The purpose of this paper is to develop further the concept of increasing returns in technology industries, including social and critical mass factors. The paper applies this framework to the twenty‐first century with the example of the three‐way competition among Nokia, Microsoft and Linux for the global mobile software standards competition.

Design/methodology/approach

A multidisciplinary and conceptual methodology was used, integrating theories from economics, marketing, technology, innovation, sociology and psychology.

Findings

The study finds that increasing returns frameworks need to combine technology as well as social and psychology effects to reflect the dynamics of global competition in the twenty‐first century.

Originality/value

This paper illustrates how a multidisciplinary and integrated approach to analysing increasing returns and a critical mass framework can provide a richer and more holistic analysis of global competition, including Nokia, Microsoft and Linux, in the global competition for mobile software in the twenty‐first century.

Details

Journal of Business & Industrial Marketing, vol. 22 no. 5
Type: Research Article
ISSN: 0885-8624

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Article
Publication date: 1 October 2004

Philip Cheng, Chong Ju Choi, Stephen Chen, Tarek Ibrahim Eldomiaty and Carla C.J.M. Millar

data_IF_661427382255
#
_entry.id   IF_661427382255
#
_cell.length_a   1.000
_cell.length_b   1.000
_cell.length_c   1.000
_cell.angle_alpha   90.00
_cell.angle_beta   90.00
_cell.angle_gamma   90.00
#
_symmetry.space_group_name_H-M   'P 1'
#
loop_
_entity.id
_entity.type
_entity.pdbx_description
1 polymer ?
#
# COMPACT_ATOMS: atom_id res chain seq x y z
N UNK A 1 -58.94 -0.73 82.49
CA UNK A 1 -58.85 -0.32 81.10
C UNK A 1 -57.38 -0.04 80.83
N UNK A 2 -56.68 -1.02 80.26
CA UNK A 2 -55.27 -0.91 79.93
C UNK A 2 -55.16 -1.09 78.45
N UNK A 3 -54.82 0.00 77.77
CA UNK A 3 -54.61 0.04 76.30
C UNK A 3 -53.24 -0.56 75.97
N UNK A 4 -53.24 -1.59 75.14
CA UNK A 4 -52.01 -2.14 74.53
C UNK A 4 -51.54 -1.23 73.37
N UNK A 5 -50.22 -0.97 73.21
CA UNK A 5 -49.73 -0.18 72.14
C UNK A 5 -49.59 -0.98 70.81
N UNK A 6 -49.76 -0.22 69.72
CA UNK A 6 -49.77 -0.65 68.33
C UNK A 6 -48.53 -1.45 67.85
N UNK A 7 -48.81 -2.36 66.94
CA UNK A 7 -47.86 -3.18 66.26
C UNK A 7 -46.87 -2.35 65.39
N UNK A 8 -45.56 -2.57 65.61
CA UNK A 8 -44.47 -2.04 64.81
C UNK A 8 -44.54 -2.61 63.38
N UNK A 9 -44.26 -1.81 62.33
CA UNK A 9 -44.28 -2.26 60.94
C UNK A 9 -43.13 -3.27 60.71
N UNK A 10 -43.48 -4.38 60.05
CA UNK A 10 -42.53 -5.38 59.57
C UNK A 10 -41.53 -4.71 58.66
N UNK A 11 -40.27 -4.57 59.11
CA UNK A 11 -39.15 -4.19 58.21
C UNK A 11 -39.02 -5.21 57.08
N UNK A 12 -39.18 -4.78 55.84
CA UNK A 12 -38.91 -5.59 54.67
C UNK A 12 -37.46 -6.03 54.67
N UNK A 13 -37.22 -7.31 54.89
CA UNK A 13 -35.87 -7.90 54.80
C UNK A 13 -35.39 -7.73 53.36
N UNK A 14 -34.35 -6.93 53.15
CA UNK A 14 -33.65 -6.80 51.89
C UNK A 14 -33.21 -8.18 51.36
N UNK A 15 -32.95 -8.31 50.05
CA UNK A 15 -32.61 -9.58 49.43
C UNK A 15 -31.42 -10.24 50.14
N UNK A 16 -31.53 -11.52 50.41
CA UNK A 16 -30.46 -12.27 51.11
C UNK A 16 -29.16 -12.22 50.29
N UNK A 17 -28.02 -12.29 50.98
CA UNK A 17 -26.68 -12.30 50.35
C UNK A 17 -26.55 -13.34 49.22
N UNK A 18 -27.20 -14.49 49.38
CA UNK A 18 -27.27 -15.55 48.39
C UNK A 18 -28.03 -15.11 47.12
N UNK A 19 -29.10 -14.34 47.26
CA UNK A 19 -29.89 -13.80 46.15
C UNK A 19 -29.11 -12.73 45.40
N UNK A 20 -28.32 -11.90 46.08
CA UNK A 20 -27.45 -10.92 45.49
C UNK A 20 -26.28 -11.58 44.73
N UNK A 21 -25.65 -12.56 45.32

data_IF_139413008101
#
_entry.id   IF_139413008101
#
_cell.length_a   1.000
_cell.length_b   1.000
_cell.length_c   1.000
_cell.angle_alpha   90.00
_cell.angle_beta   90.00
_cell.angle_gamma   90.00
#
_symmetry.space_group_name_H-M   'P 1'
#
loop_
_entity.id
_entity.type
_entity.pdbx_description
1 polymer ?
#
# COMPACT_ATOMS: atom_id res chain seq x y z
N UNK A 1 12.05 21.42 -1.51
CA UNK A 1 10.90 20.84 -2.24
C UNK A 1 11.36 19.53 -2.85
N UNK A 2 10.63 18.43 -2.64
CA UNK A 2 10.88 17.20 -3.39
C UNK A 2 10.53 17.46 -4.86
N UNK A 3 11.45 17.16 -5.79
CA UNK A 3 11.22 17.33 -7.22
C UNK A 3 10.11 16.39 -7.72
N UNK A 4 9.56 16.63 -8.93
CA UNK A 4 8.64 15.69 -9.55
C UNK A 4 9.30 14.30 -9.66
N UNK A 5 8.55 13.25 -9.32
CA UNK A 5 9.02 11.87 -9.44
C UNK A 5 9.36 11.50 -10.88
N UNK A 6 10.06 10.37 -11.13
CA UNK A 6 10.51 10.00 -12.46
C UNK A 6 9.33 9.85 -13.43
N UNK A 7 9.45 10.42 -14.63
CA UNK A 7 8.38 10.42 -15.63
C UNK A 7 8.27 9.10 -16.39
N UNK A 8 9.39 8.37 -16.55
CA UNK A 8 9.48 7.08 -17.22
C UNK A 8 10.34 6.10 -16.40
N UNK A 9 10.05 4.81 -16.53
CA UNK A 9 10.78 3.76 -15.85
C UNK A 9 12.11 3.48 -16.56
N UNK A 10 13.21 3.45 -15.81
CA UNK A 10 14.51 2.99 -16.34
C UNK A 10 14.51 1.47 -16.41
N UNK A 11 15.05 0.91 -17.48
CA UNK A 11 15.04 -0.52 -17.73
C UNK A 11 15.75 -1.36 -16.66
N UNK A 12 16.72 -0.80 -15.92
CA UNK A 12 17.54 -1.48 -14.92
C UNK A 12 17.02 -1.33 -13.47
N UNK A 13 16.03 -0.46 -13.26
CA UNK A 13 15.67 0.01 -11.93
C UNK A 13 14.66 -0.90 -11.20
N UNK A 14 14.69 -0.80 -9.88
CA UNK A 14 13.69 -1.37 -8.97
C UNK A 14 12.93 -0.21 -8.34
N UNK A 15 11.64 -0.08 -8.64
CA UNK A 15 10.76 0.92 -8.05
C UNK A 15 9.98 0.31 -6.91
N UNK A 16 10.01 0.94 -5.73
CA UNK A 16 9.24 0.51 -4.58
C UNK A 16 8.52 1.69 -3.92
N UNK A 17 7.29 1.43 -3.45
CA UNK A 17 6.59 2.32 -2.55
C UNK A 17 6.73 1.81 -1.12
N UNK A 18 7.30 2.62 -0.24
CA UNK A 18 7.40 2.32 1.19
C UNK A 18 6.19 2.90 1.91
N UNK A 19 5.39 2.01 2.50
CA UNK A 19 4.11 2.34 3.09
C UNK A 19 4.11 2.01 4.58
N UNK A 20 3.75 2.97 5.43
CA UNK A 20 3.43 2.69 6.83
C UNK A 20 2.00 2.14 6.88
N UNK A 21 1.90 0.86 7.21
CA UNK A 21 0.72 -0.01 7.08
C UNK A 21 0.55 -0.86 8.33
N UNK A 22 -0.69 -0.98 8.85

Suggests another dimension of research in, and application of, knowledge management. This theoretical paper adopts a conceptual, multi‐disciplinary approach. First…

Abstract

Suggests another dimension of research in, and application of, knowledge management. This theoretical paper adopts a conceptual, multi‐disciplinary approach. First, knowledge can be stored and transmitted via institutions. Second, knowledge “subnetworks” or smaller groupings within larger networks can become key repositories of knowledge. The concept of knowledge “subnetworks” needs to be tested against empirical evidence, which should include a cross‐national comparison of knowledge‐based cities. The paper provides some insights to policy makers in designing or developing global cities. It is one of the few papers that discusses the connection between knowledge management and growth of global cities.

Details